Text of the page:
Rehabilitation, Reactivation and Operation of the Elephant Pass Saltern

Saturday, 22 November 2014 00:00 -     - {{hitsCtrl.values.hits}}


The Elephant Pass Saltern was functioning successfully from 1938 to 1990 producing a major portion of the requirements of salt for domestic consumption as well as industrial use of the country. It is reported that prior to 1990s the Elephant Pass Saltern has produced 60,000 – 80,000 metric tons of salt production per annum. During such period, the Elephant Pass Saltern has met 30 to 40% of the total salt requirement of the country. The total acreage of the Elephant Pass Saltern is 1946 acres of which 1169 acres are in the Northern section in Kurinjathivu and 777 acres are in the Southern section formally called ‘Elephant Pass’. Location of each saltern lies in the sea side between Paranthan and Iyakkachchi. Hence, both locations fall in the Kilinochchi District. The Southern section known as the Elephant Pass Saltern is in Kandavali Divisional Secretariat Division and the Northern section known as Kurinjathivu Saltern is in Pachchilaipalli Divisional Secretariat Division.  

Operations were abandoned in 1990s

The saltern before 1990s produced high quality pure white salt. The success of the saltern was attributed to the natural conditions that prevail in the Elephantpass area such as high sunshine, low rainfall, high temperature, high wind speed, low humidity and dry air. Ministry of Traditional Industries and Small Enterprise Development Secretary V. Sivagnanasothy informed that the Elephant Pass Saltern which commenced its operation in 1938 was very successful in producing high quality pure white salt. However due to the conflict situation, the saltern operations were abandoned in 1990 and closed down for the last 23 years.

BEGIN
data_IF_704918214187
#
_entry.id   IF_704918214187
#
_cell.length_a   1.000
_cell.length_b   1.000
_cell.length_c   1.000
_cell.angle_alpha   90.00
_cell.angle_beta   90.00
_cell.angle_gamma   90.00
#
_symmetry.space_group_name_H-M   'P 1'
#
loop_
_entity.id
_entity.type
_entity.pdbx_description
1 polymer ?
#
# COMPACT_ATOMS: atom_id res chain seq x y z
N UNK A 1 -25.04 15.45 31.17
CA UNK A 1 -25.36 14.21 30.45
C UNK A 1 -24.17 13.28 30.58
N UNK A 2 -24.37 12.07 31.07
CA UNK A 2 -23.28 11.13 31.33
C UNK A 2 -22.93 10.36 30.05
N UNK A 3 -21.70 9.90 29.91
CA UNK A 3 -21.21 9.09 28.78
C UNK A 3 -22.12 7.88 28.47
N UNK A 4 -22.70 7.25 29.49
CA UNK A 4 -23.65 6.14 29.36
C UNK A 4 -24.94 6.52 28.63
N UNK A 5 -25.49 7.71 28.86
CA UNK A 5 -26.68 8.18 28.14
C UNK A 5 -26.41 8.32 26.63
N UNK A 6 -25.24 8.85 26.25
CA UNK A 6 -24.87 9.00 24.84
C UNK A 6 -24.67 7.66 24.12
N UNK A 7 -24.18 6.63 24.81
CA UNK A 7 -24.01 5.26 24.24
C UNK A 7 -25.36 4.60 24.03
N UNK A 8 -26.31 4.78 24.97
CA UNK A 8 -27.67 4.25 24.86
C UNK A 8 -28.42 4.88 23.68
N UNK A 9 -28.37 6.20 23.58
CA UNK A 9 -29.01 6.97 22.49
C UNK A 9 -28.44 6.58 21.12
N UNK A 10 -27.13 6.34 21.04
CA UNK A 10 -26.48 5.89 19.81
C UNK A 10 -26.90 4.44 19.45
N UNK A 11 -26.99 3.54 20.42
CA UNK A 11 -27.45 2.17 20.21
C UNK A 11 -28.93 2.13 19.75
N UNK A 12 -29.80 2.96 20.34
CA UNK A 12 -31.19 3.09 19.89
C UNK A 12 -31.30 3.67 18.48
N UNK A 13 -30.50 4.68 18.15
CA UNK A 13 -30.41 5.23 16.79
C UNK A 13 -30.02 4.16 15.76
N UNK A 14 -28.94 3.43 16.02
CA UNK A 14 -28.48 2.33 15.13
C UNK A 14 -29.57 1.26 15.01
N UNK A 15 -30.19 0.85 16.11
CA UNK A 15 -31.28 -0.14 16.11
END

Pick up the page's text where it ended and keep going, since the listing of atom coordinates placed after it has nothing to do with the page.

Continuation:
Export potentials and the national significance

Currently the requirement for salt in Sri Lanka is 150,000 metric tons per annum of which 80% is for domestic consumption and the balance consumption is for industrial unit. Out of this total demand, 97% is currently fulfilled through the existing salterns. It is noted that 4,500 metric tons of purified salt which uses pure vacuum dried technology is also imported on an annual basis to meet the total requirements. Further, high quality salt of 65 million metric tons valued at Rs. 500 billion is required in the world market especially by USA, Japan, China, South Korea and other countries.  

Reactivation under the Mahinda Chintana ‘Uthuru Wasanthaya’ program

The Government under the ‘Uthuru Wasanthaya’ program of the ‘Mahinda Chintana’ National Development Framework decided to support the renovation of the saltern. On the request of Minister of Traditional Industries and Small Enterprise Development Douglas Devananda, the Minister of Economic Development Basil Rajapaksa released a sum of Rs. 100 million in May 2014 to the Ministry of Traditional Industries and Small Enterprise Development to initiate the rehabilitation work of Elephant Pass saltern. Sivagnanasothy informed that the initial funding is being used for the rehabilitation of the phase I programme which covers 330 acres. It is expected that the reactivation of phase I will lead to a production of 20,000 to 25,000 metric tons per annum. Accordingly, 15 nos. of evaporation pans, 267 nos. of crystallisation pans sea water ubtake cannels, reconstruction of spill ways, canal systems, flood protection bunds, rip-rap protection for reservoir, earth bunds and 30 nos. of saltern platforms and other related infrastructure including access road, electricity, buildings and facilities are being upgraded and developed. Under the reactivation of Elephan Pass Saltern Project, the construction of sea water intake canal, renovation of reservoir outer earth bunds, rip rap protection of reservoir, renovation of flood protection earth bunds, construction of spillways, electrification, renovation of buildings and purchase of tractors and trailers, tools and accessories are being carried out.